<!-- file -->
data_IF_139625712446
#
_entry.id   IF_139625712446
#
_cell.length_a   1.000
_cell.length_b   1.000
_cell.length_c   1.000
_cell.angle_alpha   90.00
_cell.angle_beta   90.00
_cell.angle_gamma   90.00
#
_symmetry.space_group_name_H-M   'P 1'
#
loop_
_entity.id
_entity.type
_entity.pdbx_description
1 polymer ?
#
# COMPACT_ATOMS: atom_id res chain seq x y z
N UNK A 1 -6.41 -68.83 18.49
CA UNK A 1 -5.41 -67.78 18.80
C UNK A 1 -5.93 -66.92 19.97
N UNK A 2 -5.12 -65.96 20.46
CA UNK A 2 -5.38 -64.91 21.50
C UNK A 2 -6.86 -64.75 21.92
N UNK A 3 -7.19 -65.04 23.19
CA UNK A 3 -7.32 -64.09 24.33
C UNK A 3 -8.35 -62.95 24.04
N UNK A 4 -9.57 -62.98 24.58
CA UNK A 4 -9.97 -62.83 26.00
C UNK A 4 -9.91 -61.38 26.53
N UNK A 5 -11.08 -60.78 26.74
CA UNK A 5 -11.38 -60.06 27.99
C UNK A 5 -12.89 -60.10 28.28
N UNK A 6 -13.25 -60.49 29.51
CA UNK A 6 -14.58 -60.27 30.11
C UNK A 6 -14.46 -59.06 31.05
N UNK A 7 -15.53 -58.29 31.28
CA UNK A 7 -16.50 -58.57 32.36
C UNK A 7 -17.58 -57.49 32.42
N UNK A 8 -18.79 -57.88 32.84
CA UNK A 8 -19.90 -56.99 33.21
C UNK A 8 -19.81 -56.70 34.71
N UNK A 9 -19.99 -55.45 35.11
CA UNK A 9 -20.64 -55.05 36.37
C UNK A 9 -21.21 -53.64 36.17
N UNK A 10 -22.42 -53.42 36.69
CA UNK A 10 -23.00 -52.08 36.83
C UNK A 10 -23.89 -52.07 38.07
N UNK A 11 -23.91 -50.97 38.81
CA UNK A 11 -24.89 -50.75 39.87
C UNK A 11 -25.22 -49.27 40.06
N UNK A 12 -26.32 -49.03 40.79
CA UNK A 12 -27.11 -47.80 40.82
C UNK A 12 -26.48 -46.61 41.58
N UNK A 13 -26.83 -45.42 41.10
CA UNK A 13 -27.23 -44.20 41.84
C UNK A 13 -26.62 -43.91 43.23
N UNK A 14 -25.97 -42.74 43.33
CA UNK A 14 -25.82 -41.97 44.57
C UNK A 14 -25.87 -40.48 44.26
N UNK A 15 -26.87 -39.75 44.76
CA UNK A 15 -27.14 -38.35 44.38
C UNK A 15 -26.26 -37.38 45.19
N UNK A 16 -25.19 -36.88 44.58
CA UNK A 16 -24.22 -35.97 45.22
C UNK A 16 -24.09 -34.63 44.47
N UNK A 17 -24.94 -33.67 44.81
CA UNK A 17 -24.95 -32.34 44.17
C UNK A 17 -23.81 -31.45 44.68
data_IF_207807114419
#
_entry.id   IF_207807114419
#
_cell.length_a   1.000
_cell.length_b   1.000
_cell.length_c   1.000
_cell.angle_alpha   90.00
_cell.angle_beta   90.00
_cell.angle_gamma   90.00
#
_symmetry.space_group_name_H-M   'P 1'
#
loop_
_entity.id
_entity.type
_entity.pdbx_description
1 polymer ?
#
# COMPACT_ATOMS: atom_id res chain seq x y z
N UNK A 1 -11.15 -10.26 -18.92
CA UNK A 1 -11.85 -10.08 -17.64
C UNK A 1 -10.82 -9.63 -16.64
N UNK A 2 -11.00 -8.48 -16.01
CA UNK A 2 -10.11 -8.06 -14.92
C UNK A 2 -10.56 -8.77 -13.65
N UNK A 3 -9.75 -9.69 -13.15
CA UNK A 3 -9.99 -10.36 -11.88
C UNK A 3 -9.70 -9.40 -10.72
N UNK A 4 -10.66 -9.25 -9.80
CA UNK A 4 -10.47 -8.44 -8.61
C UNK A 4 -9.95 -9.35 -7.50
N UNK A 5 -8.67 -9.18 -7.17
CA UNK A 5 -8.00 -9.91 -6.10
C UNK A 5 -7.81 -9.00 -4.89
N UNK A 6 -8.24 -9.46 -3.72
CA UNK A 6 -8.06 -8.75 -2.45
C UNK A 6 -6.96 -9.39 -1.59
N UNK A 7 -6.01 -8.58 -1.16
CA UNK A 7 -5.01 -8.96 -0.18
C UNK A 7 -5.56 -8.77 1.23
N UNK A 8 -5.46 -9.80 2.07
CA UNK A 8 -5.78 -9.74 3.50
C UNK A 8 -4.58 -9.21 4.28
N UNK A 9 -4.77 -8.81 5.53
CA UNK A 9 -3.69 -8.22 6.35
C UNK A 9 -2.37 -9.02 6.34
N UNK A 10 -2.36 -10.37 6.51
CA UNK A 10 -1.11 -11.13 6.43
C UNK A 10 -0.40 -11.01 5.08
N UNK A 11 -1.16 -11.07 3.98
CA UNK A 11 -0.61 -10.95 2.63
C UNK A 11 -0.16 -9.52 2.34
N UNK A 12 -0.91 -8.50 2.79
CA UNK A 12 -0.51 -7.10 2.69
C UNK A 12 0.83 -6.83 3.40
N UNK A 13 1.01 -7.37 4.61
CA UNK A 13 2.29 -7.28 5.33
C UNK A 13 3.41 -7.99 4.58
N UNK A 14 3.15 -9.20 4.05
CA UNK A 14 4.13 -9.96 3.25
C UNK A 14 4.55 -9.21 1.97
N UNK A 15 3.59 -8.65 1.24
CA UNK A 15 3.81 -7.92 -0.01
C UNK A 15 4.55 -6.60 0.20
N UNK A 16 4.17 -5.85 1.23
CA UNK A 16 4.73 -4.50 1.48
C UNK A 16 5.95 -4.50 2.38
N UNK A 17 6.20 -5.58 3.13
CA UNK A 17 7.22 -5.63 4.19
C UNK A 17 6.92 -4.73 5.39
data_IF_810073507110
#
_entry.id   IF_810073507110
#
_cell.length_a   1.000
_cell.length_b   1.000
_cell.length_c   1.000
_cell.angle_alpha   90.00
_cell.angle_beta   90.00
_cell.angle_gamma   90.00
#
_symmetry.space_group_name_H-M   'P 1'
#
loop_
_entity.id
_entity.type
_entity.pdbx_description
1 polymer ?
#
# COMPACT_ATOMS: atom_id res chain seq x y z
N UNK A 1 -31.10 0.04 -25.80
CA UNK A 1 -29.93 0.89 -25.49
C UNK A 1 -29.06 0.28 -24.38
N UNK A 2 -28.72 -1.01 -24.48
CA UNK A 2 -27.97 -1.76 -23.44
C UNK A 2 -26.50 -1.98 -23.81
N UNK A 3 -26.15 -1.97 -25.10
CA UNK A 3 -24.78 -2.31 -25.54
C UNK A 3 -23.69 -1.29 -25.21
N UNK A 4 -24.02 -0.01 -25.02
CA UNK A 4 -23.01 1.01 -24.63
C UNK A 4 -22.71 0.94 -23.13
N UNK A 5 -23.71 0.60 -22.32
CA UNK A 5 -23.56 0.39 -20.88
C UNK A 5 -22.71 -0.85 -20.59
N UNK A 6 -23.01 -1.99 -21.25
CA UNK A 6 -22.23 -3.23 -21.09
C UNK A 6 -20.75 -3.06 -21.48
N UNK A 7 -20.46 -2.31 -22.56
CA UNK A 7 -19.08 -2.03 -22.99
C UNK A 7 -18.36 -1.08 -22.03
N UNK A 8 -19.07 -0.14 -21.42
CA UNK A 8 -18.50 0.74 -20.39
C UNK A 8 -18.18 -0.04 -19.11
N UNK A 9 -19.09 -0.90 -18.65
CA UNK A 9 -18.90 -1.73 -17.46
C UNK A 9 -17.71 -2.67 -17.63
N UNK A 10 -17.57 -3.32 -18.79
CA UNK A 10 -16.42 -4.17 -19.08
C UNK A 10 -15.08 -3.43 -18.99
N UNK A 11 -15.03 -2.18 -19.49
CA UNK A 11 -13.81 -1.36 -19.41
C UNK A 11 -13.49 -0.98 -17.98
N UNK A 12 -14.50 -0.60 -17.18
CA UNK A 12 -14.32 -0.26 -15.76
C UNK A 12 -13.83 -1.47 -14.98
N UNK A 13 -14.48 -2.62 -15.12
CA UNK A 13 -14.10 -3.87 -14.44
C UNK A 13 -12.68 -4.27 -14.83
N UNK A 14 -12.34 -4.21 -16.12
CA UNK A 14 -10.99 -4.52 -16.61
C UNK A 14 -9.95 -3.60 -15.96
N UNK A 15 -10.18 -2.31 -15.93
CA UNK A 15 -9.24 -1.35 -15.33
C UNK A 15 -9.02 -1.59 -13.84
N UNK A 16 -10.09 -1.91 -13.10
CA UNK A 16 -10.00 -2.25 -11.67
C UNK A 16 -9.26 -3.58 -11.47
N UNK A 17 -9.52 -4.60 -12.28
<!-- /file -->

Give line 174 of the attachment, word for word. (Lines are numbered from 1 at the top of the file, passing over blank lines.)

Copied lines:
C UNK A 4 -22.71 0.94 -23.13